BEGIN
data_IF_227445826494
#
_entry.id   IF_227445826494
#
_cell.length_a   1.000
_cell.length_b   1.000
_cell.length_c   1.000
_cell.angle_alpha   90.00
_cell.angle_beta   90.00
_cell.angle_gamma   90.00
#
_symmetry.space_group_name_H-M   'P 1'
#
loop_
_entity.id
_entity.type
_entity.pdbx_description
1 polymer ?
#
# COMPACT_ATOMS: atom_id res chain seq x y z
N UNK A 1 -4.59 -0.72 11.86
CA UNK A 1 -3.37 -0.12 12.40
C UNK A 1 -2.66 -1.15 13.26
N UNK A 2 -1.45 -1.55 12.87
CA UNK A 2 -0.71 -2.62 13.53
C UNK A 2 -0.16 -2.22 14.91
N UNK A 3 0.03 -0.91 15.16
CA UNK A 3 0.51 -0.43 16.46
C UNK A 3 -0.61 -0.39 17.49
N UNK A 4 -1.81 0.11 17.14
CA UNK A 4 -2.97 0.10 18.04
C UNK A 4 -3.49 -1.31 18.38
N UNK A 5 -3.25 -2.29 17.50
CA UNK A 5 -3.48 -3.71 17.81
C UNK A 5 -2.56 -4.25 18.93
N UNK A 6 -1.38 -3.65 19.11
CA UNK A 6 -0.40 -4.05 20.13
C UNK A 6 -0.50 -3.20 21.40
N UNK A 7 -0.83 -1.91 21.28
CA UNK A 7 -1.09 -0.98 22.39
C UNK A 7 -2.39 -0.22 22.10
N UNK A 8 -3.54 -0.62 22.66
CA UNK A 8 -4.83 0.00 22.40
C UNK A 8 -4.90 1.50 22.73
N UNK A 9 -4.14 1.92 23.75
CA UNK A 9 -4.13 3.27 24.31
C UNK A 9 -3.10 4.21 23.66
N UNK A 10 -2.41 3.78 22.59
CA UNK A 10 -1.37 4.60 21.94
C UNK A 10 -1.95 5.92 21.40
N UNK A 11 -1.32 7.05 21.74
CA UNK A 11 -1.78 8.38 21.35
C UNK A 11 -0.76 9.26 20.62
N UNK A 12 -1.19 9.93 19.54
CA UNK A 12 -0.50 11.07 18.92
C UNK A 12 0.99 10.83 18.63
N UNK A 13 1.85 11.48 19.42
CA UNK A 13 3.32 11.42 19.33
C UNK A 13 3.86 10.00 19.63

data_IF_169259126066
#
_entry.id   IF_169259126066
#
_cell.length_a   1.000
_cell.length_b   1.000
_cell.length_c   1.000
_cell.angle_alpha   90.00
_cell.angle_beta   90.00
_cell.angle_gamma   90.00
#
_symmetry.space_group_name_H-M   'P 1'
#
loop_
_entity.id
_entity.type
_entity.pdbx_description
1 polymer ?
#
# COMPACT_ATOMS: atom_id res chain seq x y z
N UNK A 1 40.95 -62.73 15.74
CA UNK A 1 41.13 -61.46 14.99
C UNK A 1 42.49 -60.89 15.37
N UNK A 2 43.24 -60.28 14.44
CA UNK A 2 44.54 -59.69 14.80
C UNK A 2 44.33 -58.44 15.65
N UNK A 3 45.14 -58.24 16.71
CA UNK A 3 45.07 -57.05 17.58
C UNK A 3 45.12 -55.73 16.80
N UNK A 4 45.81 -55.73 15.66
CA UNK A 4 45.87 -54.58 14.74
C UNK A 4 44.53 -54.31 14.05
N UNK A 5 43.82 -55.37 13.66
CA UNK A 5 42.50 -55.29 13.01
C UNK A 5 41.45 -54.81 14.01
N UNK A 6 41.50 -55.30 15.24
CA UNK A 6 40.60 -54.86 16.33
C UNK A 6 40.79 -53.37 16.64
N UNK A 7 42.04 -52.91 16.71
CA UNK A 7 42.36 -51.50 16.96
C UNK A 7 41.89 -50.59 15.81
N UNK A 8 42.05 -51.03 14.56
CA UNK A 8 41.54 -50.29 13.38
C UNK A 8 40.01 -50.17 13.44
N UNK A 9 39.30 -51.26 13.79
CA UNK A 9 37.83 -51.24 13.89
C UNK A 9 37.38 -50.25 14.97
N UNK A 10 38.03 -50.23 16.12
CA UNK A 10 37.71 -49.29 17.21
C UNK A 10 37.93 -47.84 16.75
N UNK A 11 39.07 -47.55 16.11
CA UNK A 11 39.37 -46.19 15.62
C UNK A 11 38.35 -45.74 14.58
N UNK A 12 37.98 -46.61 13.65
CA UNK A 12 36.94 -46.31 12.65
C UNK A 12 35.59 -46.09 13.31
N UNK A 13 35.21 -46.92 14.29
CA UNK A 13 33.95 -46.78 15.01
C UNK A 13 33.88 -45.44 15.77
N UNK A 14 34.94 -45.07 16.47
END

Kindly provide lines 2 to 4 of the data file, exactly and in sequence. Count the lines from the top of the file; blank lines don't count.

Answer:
#
_entry.id   IF_227445826494
#